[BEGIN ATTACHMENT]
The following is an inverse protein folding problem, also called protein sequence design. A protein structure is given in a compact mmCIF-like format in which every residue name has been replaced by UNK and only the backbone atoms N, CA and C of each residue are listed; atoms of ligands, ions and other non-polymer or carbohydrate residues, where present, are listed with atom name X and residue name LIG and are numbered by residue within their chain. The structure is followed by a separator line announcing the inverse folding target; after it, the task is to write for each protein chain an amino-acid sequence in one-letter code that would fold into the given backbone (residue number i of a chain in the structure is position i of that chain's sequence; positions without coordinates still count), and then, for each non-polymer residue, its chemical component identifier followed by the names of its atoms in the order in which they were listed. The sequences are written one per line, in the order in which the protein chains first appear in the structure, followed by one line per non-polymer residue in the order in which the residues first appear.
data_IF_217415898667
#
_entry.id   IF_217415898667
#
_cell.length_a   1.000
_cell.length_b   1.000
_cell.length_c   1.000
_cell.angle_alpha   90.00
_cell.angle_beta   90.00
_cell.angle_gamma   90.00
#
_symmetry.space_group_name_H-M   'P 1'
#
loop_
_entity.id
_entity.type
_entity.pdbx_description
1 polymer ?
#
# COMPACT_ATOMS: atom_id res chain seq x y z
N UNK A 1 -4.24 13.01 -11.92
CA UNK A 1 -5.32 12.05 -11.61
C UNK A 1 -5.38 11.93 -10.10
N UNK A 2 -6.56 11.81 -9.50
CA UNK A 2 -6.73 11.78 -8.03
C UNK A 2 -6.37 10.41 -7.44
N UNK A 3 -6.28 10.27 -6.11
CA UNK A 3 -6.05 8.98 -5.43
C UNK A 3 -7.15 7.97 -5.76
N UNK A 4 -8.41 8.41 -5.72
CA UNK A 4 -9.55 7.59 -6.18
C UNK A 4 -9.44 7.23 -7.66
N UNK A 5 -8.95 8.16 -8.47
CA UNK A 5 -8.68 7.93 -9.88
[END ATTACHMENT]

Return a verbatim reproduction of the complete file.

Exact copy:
The following is an inverse protein folding problem, also called protein sequence design. A protein structure is given in a compact mmCIF-like format in which every residue name has been replaced by UNK and only the backbone atoms N, CA and C of each residue are listed; atoms of ligands, ions and other non-polymer or carbohydrate residues, where present, are listed with atom name X and residue name LIG and are numbered by residue within their chain. The structure is followed by a separator line announcing the inverse folding target; after it, the task is to write for each protein chain an amino-acid sequence in one-letter code that would fold into the given backbone (residue number i of a chain in the structure is position i of that chain's sequence; positions without coordinates still count), and then, for each non-polymer residue, its chemical component identifier followed by the names of its atoms in the order in which they were listed. The sequences are written one per line, in the order in which the protein chains first appear in the structure, followed by one line per non-polymer residue in the order in which the residues first appear.
data_IF_217415898667
#
_entry.id   IF_217415898667
#
_cell.length_a   1.000
_cell.length_b   1.000
_cell.length_c   1.000
_cell.angle_alpha   90.00
_cell.angle_beta   90.00
_cell.angle_gamma   90.00
#
_symmetry.space_group_name_H-M   'P 1'
#
loop_
_entity.id
_entity.type
_entity.pdbx_description
1 polymer ?
#
# COMPACT_ATOMS: atom_id res chain seq x y z
N UNK A 1 -4.24 13.01 -11.92
CA UNK A 1 -5.32 12.05 -11.61
C UNK A 1 -5.38 11.93 -10.10
N UNK A 2 -6.56 11.81 -9.50
CA UNK A 2 -6.73 11.78 -8.03
C UNK A 2 -6.37 10.41 -7.44
N UNK A 3 -6.28 10.27 -6.11
CA UNK A 3 -6.05 8.98 -5.43
C UNK A 3 -7.15 7.97 -5.76
N UNK A 4 -8.41 8.41 -5.72
CA UNK A 4 -9.55 7.59 -6.18
C UNK A 4 -9.44 7.23 -7.66
N UNK A 5 -8.95 8.16 -8.47
CA UNK A 5 -8.68 7.93 -9.88